I estimate, currently there are more than 200 active professional cartoonists in this country -- a good number for a relatively small country like Malaysia.

But, strangely from this number you can say almost all of them steer clear of being political cartoonists.
Since 1998 until now, Malaysia has been facing a never-ending political crisis that leads to the erosion of public confidence of the ruling government.

Writers such as Shahnon Ahmad, A Samad Said, Hishamuddin Rais, Lutfi, Steven Gan, poet and theater activist Dinsman, film director Nasir Jani, singers Ito and Meor, express the injustice of the authority through their works.

But where are the cartoonists? May be they are still doctrinated by the popular saying:
“In Malaysia we may have freedom of speech; what we do not have is freedom after speech.”

The fact is, some of the cartoonists are fettered by the culture of fear and some of them prefer to play safe and maintain neutrality. This is absurd! To this I would always say, "How can I be neutral, even my pen has a stand!"

Cuban revolutionist icon, Ernesto Che Guevara said in his popular quote, "When injustice becomes law, resistance becomes duty". Modern journalism figure, Joseph Pulitzer had outlined clear ethics in his declaration on journalism.

He, among others, stressed that: "Always fight for reform and never tolerate injustice or corruption".

Dante Alighieri, an Italian poet in his famous poem, “Inferno” in the 14th century said “The hottest places in hell are reserved for those who, in a time of moral crisis, maintain their neutrality”.

I totally agree with Dante and personally think that Malaysian political cartoonists somehow fail to carry their duty to relay the voices of people and to convey strong messages to the authority where it matters most.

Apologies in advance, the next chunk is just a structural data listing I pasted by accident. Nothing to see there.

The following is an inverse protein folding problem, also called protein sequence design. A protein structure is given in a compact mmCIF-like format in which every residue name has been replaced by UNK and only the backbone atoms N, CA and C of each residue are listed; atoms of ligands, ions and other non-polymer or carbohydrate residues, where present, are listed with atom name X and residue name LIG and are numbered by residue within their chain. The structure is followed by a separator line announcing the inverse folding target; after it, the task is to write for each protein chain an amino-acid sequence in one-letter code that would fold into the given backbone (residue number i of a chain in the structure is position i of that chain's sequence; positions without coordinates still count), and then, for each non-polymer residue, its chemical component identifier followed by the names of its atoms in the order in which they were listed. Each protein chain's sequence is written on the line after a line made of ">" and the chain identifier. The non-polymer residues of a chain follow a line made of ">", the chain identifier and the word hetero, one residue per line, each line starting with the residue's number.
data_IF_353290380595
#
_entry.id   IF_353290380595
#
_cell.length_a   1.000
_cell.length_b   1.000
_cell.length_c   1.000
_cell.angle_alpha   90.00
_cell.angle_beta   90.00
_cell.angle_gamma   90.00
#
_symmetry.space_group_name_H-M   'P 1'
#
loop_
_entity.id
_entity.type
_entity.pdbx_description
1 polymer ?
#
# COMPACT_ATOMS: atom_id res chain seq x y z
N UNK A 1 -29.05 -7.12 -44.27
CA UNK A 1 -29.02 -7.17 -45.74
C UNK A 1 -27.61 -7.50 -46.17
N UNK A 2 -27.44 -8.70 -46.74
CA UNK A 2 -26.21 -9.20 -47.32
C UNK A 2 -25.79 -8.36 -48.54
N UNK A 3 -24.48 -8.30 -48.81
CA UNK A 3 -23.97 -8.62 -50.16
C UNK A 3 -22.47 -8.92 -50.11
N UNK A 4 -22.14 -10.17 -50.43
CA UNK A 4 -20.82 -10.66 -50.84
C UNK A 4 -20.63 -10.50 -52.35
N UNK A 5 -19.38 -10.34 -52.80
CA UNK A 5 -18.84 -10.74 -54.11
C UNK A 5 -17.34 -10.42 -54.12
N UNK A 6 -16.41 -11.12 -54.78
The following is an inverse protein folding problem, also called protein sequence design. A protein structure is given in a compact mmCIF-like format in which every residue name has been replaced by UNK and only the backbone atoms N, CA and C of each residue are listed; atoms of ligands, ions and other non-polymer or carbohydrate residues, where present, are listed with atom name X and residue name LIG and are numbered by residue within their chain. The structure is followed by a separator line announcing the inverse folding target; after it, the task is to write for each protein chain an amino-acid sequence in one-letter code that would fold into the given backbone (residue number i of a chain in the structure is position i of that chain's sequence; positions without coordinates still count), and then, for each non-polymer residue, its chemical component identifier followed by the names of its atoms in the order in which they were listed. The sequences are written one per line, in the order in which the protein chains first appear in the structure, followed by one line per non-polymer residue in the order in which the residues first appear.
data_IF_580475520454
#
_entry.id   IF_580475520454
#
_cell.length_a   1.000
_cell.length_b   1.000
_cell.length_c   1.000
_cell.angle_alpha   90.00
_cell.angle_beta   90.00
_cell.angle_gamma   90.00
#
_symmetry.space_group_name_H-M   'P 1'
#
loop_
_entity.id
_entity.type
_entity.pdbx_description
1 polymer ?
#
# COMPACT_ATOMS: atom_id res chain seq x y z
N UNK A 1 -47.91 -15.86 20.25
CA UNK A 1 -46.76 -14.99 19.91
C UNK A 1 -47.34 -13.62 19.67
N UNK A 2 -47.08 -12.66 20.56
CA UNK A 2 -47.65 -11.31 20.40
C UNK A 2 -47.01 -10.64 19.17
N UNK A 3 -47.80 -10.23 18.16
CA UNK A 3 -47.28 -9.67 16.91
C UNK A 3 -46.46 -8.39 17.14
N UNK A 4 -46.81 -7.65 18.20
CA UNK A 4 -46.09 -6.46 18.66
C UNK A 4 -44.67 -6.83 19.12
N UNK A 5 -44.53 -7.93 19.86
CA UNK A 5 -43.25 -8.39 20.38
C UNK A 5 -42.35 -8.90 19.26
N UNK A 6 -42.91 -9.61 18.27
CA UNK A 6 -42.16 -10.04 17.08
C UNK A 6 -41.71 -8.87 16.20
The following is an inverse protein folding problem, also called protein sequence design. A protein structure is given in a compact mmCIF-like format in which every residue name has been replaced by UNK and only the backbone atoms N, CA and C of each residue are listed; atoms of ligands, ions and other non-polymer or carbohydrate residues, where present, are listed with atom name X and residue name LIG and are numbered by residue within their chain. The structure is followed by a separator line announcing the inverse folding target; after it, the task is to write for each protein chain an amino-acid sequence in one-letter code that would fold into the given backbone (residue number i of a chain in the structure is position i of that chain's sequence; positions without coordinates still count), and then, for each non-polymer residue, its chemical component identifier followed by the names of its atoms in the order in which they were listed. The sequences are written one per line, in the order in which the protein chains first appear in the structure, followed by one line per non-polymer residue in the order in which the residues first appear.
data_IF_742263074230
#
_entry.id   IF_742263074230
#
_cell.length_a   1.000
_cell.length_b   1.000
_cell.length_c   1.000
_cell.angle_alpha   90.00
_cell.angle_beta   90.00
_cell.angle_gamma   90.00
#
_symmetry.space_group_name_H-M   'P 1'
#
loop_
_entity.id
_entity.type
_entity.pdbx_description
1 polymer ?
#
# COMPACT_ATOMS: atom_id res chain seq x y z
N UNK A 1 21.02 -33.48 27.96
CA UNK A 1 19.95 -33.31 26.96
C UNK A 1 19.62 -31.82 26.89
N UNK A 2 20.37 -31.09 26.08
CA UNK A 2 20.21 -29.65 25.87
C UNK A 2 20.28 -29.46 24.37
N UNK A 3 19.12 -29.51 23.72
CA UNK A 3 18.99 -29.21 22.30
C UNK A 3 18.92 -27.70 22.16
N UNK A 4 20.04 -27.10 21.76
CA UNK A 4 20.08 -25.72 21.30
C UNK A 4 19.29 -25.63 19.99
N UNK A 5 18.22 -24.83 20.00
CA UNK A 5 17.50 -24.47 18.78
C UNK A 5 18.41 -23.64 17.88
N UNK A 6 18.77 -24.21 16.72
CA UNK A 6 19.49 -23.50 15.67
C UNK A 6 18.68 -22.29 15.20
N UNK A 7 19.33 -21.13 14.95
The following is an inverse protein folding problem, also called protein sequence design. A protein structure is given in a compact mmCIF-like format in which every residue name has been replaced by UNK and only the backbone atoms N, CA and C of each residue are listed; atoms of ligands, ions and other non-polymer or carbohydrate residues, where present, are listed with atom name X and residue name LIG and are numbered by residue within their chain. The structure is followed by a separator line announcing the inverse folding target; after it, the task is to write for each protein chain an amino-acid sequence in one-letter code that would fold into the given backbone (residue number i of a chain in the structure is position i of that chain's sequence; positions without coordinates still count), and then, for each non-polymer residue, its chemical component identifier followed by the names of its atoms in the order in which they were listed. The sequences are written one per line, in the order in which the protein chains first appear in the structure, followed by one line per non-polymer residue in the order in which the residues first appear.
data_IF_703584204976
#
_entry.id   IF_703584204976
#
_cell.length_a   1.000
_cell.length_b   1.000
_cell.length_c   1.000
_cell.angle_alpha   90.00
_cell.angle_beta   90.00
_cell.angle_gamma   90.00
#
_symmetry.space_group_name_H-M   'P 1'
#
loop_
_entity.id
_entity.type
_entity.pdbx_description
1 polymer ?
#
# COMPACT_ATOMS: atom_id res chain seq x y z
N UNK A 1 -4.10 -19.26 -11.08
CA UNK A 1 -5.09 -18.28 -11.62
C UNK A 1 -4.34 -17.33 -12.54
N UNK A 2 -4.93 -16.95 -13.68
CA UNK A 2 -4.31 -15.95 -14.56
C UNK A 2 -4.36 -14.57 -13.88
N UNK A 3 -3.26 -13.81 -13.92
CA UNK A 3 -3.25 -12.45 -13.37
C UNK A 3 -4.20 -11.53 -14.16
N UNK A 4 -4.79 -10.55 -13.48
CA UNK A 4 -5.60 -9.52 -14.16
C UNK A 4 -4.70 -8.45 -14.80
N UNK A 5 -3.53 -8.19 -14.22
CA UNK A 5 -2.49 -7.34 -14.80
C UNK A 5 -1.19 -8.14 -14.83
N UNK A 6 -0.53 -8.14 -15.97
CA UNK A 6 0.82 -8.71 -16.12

Very few senior cartoonists really touch fundamental issues such as human rights, freedom of speech, freedom of media, independence of judiciary and professionalism of the police force in their works.

I believe cartoonists have important roles, not only to make people laugh but also to highlight important issues. Cartoonists should criticize, educate, and open up readers’ minds in their own ways.

In September this year, I with several young emerging cartoonists namely Jonos, Ronasina, Enot, Haili and a few others started a new satirical humor magazine, “Gedung Kartun”. This is the first and only humor magazine which tackles current issues -- political, economic, human rights, judiciary, corruption and the misuse of power in the police force.

Immediately after the magazine hit the street, my office in Brickfields, Kuala Lumpur was raided by eight officers from the Home Ministry [Kementerian Dalam Negeri or KDN] and 408 copies of “Gedung Kartun” were seized. On the next day, the printing factory was also raided and printing plates of the magazine were confiscated. The ground?

They claimed the magazine does not have a publication license.They are going to charge me soon under Section 5(2)(b) of the Printing Presses and Publications Act 1984. According to the Act, those found guilty can be jailed up to three years and fined up to RM20,000, or both.

But for me, government's action was politically motivated to block alternative views and critical voices. It is also a form of intimidation against me and my team of cartoonists.

The “Gedung Kartun” cover shows top Malaysian leader holding a Mongolian flag. That was what cartoonists think of the hottest issue in Malaysia now. So, why does that irate the authority?

What is so wrong for the cartoonists to highlight this kind of issue? As mentioned above, Malaysia is facing political crisis and every political episode is cartoon material. Don’t blame us cartoonist; we only transform it onto paper.

Despite the hurdles, I can confirm that Gedung Kartun will continue to meet the readers, and I will continue to draw alternative political cartoons and train young cartoonists. The government should encourage this kind of cartoons to grow for the betterment of Malaysian cartooning industry.

ASIAPAC Conference, UIAM Kuala Lumpur